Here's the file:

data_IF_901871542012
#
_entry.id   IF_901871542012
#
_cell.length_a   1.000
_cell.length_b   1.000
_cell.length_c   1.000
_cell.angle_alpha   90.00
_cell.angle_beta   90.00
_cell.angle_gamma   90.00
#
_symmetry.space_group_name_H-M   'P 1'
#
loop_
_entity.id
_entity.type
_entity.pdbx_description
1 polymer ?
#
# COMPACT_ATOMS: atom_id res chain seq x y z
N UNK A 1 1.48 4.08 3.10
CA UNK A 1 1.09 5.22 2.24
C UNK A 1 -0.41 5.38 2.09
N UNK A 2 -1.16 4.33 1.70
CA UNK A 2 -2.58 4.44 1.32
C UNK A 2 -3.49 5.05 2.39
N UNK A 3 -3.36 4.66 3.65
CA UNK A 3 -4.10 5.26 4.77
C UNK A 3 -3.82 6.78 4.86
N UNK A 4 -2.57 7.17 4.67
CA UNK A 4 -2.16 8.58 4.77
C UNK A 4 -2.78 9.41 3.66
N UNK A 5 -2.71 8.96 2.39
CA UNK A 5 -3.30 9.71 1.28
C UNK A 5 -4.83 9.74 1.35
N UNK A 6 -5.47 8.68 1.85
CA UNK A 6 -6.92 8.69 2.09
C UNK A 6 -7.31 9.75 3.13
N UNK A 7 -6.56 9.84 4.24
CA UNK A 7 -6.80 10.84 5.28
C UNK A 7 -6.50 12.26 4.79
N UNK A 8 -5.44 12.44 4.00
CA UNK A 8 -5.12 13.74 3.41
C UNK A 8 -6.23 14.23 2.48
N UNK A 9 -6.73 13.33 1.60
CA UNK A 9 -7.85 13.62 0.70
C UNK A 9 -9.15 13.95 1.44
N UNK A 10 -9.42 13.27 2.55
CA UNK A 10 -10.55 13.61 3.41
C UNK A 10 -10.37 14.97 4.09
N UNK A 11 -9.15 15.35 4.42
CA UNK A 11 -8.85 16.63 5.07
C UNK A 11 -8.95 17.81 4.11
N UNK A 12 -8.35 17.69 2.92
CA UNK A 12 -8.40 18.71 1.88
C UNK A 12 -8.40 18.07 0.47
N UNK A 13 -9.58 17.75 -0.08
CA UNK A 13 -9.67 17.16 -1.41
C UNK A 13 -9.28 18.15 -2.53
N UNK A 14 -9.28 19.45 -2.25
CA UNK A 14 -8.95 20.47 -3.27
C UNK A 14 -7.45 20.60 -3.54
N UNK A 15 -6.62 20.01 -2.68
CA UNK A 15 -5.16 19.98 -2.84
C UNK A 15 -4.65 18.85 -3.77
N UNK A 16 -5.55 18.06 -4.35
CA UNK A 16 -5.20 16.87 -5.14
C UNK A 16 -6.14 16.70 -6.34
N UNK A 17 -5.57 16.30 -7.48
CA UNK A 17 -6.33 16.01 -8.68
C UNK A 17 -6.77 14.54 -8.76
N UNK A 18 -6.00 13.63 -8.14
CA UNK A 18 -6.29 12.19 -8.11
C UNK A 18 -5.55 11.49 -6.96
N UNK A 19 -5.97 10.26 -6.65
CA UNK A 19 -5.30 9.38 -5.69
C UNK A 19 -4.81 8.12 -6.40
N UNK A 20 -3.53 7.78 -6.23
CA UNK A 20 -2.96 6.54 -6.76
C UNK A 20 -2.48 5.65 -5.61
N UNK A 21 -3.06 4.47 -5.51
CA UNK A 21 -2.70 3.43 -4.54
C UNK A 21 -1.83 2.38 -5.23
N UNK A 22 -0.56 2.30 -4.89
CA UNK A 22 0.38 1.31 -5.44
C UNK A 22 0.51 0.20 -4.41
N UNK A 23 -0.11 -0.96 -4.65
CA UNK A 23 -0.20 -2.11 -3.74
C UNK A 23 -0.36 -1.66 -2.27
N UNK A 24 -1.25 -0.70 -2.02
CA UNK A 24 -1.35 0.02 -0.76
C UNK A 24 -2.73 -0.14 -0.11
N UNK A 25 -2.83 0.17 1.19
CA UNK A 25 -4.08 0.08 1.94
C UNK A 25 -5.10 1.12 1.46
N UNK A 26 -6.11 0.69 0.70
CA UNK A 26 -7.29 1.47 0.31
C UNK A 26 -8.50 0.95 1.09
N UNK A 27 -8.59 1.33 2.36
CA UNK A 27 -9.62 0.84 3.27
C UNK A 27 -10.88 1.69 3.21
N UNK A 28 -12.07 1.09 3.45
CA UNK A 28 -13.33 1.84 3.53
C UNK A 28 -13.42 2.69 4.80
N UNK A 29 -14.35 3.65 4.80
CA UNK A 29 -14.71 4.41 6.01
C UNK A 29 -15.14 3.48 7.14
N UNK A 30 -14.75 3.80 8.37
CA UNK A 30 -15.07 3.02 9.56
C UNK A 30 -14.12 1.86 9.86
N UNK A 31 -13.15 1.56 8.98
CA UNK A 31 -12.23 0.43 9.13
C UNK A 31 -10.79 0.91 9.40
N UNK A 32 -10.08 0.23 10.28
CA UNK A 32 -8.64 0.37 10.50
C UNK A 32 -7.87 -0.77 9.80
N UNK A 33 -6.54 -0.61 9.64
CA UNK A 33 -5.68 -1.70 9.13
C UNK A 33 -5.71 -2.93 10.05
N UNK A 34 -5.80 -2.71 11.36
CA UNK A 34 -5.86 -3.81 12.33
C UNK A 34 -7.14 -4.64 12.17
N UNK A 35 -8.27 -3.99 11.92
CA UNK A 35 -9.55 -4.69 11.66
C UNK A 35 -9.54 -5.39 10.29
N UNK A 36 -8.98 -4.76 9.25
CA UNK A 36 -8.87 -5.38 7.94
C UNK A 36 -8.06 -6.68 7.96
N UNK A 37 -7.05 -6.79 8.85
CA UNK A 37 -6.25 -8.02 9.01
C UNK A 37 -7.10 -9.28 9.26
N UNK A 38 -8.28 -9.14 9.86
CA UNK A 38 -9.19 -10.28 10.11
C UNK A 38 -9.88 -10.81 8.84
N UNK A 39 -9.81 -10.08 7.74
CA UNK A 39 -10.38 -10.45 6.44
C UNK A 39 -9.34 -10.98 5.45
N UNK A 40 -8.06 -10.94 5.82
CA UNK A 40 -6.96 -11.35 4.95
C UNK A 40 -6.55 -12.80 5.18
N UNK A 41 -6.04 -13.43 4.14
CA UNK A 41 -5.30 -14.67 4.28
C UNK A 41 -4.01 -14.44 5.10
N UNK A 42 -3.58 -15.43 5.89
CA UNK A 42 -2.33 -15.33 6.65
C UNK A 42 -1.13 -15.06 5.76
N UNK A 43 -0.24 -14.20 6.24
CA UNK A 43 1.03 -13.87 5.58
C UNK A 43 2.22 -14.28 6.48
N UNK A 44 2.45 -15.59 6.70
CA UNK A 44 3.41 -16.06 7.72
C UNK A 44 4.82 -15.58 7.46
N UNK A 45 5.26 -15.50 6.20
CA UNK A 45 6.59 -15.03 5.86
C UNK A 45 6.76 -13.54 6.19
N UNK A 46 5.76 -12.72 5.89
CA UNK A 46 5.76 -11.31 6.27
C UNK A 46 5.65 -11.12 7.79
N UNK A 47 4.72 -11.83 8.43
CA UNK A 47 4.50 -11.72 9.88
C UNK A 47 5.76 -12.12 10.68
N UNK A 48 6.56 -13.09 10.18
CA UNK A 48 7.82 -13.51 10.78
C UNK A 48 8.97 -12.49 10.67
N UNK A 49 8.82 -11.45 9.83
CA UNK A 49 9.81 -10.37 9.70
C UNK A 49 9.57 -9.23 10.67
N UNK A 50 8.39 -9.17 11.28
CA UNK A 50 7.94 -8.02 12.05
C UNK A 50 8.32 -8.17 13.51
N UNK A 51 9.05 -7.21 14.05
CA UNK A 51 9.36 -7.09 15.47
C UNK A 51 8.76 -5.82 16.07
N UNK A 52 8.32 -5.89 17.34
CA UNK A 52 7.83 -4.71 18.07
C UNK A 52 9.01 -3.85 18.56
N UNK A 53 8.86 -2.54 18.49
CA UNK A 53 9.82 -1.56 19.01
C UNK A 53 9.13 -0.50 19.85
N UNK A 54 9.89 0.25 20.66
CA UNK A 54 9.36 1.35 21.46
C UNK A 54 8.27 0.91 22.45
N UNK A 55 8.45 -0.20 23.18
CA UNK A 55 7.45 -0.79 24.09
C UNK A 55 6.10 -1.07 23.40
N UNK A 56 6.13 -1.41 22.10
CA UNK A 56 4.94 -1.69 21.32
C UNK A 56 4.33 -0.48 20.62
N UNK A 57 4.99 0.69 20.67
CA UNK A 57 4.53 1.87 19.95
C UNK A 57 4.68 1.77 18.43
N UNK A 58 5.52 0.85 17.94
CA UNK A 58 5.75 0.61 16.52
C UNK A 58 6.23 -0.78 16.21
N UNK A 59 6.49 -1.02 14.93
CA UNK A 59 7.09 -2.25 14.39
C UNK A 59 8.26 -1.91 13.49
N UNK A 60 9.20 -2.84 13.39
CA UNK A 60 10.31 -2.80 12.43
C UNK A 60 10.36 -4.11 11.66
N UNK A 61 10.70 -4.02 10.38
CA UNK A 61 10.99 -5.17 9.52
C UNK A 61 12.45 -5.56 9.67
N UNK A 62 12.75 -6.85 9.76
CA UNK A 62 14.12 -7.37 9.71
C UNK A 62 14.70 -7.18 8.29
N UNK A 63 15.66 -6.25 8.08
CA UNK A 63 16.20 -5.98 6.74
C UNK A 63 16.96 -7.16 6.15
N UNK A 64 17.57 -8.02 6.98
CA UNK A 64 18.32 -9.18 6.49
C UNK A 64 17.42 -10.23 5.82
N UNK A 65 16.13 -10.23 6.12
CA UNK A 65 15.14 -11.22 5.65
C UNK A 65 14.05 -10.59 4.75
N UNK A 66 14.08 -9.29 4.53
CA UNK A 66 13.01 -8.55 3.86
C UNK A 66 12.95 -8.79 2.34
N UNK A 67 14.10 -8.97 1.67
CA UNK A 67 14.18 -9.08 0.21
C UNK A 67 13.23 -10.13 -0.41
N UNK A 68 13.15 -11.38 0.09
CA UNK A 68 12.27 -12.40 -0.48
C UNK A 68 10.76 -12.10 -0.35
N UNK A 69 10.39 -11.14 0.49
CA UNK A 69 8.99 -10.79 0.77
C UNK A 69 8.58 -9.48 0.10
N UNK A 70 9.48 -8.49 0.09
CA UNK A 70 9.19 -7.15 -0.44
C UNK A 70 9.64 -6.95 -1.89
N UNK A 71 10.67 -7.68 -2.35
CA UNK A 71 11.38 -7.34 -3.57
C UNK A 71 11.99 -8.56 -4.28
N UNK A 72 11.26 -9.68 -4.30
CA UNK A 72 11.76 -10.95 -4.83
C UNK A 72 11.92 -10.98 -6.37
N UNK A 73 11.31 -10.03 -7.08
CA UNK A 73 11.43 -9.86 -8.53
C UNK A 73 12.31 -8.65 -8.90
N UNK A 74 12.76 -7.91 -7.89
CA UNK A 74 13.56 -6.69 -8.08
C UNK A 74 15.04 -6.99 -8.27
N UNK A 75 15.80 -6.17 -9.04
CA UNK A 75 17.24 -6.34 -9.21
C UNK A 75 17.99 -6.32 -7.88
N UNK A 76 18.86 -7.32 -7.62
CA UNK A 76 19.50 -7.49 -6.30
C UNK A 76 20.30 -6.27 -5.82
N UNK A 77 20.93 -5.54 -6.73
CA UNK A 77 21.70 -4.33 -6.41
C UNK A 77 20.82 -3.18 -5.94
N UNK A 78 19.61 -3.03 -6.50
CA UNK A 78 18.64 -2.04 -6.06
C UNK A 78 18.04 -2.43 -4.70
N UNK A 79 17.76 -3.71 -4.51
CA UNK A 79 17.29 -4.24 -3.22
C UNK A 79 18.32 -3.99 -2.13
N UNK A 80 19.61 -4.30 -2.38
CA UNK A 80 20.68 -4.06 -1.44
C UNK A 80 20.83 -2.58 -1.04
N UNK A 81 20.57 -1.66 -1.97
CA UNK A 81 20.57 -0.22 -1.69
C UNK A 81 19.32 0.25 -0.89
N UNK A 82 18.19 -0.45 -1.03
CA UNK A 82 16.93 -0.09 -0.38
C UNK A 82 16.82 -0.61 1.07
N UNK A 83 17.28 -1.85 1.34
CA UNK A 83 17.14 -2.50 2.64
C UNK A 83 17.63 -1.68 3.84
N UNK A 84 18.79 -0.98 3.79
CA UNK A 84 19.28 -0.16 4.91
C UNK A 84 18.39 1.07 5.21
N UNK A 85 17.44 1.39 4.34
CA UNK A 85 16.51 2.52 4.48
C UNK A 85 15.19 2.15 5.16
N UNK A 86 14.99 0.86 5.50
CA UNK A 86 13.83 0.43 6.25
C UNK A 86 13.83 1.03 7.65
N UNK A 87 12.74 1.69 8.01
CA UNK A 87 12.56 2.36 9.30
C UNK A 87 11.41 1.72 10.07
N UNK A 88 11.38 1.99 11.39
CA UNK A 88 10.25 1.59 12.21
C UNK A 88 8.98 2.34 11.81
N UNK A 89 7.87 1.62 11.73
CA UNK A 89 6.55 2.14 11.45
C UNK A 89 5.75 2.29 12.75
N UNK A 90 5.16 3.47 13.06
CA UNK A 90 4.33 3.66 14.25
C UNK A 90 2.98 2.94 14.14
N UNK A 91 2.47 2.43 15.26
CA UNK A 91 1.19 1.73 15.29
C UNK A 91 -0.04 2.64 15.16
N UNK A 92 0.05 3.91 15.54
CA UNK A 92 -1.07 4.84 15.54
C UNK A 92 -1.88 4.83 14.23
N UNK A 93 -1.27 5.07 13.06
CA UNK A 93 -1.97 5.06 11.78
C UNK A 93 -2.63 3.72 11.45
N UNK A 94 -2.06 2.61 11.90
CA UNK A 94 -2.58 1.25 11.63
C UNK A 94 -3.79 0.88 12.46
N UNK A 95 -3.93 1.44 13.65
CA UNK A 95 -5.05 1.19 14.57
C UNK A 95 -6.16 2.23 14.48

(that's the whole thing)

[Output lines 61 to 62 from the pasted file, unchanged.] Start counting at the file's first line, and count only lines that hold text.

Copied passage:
CA UNK A 14 -8.95 20.47 -3.27
C UNK A 14 -7.45 20.60 -3.54